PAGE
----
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Book Review: The Down and Dirty Guide to Camping with Kids

I don’t know about you, but I’m ready for summer vacation. Yes, I’m fully aware its only spring break, and we still have a few more months left in the school year. A mom’s gotta dream. In fact, I’m dreaming about fun in the sun once temperatures warm up here in Colorado — and for my family, that means camping with the kids.

We’re the proud owners of a beat-up, pop-up camper, and we’ve towed it to campgrounds around Colorado, Utah and Wyoming. While I didn’t grow up camping, my husband did, so from him I’ve learned everything about setting up camp, making camping food, spotting wildlife and figuring out whether or not berries are poisonous (I’m still not good at that last one).

Camping with KidsI’m so fortunate my husband served as my own personal camping tutor when I started camping as a 28-year-old — and then when we introduced our children to camping mix when each was only months old. But even if you have never slept under the stars before, and you’d like to try, I suggest this fabulous primer for camping with children: a guide by my pal Helen Olsson, The Down and Dirty Guide to Camping with Kids: How to Plan Memorable Family Adventures and Connect Kids to Nature.

Helen — aka Mad Dog Mom, who’s also an Epic Mom with meĀ  — walks the walk when it comes to camping. Not only did she grow up vacationing in the wilderness, she’s raising three children to love the outdoors as much as she does. She notes that one’s definition of camping may change once kids are in the mix: While I miss the hours of quiet contemplation once associated with my camping trips, I relish the new moments of excitement, enthusiasm, adventure, and downright hilarity. … Simply put, there is little else that warms my cockles like the whoops and grins of my kids in the woods.

I agree! Camping is the one time that my family leaves the computers behind. Without electricity, wi-fi or cell service, it’s just us, the s’mores, the sleeping bags and the stars. We hike, we fish, we kayak…. we totally enjoy one another’s company in the great outdoors.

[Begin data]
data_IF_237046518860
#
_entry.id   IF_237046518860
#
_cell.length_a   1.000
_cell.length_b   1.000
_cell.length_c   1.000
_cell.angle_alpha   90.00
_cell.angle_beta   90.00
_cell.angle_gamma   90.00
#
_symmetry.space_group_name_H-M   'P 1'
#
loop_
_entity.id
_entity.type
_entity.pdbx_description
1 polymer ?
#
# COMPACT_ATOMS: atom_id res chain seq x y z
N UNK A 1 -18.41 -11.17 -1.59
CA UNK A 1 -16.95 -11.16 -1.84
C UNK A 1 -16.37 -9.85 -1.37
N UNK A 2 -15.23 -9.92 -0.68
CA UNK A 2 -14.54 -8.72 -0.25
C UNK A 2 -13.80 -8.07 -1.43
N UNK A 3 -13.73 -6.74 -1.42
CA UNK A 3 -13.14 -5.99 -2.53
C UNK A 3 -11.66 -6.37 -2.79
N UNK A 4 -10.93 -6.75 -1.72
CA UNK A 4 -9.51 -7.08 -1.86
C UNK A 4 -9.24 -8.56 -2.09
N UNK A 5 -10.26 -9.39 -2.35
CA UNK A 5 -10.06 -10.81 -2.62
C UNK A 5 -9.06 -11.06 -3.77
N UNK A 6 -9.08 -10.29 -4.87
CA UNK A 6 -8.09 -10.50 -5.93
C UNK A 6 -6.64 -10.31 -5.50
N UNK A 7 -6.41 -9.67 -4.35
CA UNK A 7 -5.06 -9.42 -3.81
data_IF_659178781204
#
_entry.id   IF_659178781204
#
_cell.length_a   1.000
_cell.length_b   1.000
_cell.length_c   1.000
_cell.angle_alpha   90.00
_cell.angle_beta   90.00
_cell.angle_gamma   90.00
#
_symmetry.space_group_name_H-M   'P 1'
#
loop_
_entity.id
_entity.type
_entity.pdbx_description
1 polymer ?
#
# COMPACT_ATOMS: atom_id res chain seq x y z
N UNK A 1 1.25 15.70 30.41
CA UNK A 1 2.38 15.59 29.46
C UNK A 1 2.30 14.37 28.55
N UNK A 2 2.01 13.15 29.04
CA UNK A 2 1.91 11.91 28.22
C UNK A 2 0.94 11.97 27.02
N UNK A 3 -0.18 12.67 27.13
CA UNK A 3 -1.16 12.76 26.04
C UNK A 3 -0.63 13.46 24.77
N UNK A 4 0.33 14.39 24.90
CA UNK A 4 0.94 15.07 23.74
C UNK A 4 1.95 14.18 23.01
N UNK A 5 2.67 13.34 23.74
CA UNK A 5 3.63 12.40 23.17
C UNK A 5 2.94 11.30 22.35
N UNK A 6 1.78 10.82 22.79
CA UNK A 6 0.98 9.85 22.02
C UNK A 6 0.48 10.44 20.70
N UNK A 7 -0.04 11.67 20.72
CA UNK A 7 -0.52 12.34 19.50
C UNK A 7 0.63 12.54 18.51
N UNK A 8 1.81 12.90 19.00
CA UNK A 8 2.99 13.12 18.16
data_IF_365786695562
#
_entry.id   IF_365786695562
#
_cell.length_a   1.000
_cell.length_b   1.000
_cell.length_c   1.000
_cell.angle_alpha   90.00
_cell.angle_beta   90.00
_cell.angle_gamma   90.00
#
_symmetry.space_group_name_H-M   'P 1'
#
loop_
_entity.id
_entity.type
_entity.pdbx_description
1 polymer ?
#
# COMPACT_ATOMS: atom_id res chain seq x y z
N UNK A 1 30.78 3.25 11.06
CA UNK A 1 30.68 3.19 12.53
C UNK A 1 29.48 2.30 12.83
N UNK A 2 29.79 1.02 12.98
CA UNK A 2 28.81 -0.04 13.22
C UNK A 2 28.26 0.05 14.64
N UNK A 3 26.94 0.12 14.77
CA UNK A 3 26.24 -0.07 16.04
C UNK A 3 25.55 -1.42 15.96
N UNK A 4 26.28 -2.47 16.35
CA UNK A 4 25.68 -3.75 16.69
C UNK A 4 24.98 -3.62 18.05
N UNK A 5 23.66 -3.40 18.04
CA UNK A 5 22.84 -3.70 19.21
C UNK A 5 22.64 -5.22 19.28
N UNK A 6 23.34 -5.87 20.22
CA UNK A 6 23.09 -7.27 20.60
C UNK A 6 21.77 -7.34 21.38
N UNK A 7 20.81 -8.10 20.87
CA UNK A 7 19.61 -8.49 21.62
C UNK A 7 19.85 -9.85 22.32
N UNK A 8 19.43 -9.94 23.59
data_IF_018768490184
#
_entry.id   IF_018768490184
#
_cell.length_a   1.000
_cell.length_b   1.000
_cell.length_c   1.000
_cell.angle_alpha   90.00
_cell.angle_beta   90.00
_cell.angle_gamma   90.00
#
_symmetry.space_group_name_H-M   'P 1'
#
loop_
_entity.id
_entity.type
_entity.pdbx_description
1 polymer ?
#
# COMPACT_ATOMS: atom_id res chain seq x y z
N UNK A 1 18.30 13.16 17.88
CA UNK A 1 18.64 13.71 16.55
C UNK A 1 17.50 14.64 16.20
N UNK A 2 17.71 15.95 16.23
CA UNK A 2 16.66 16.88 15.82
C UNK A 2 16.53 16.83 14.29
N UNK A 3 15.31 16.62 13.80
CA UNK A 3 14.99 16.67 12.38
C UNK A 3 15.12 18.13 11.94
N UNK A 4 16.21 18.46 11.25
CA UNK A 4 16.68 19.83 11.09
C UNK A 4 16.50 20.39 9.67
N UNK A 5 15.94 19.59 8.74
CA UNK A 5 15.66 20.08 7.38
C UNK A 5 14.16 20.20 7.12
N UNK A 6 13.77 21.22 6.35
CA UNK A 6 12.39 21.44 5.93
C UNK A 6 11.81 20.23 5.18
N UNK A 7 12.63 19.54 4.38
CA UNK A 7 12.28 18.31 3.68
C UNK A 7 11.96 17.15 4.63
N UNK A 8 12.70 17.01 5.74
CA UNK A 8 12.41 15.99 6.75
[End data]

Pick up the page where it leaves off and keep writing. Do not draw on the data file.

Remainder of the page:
Roasting marshmallows and making s'mores is a *must* on any camping trip with kids!

Roasting marshmallows and making s’mores is a *must* on any camping trip with kids!

Throughout the upbeat and irreverent Camping with Kids, Helen shares a bunch of humorous anecdotes from her on family’s adventures in nature — not only the fun she has with her children, but also stories from her childhood. But the crux of the book is a definitely camping with children how-to guide, filled with packing checklists, first-aid tips, camping recipes, games for the kids and arts-and-crafts projects.

I appreciate Helen’s ode to duct tape, her picture map of how to best set up a campsite and the “smart tips” peppered throughout the book, like “Collect dryer lint to use as tinder” “Bring along tablecloth weights to keep your plastic tablecloth from blowing away in the wind” and “Garage sales are great places to pick up old cutlery for camping.”

Order The Down and Dirty Guide to Camping with Kids on Helen Olsson’s Mad Dog Mom website. It retails for $17.95, but if you use the promo code DOWN30, you can save 30 percent. I think the book would make a great Mother’s Day or Father’s Day gift for anyone who is brand-new to camping or a seasoned backpacker who happens to be a new parent. After all, as we all know, children bring a whole new perspective and set of logistics to anything we do!

4 Responses to “Book Review: The Down and Dirty Guide to Camping with Kids”

  1. 1

    I was a fairly late-comer to camping too (in my 20s) but I suspect that ‘s partly fueling my enthusiasm – I’ve a number of friends who spent years camping with the Guides or Scouts as young children and it’s scarred them for life, they simply don’t believe tents are waterproof nowadays…

    My kids have been camping since before they were walking and there’s nothing like the fresh air to lure them away from the Nintendos and iPods…(and not miss them in the slightest) and of course make them sleep in longer than 6am.

    If only the British summer was longer than a few weeks it’d be just perfect :-)
    Chrissie x

  2. 2

    I have camped with my family ever since I was a baby. It has been a great impact on my life, it has given me a wide variety of interests and not the “Eww dirty dirt” kind of girl. It has always been an escape from the stresses of life in which I can kick back. read, and be one with nature. Enjoying life simple pleasures is an important aspect in life especially for kids in a technology era.

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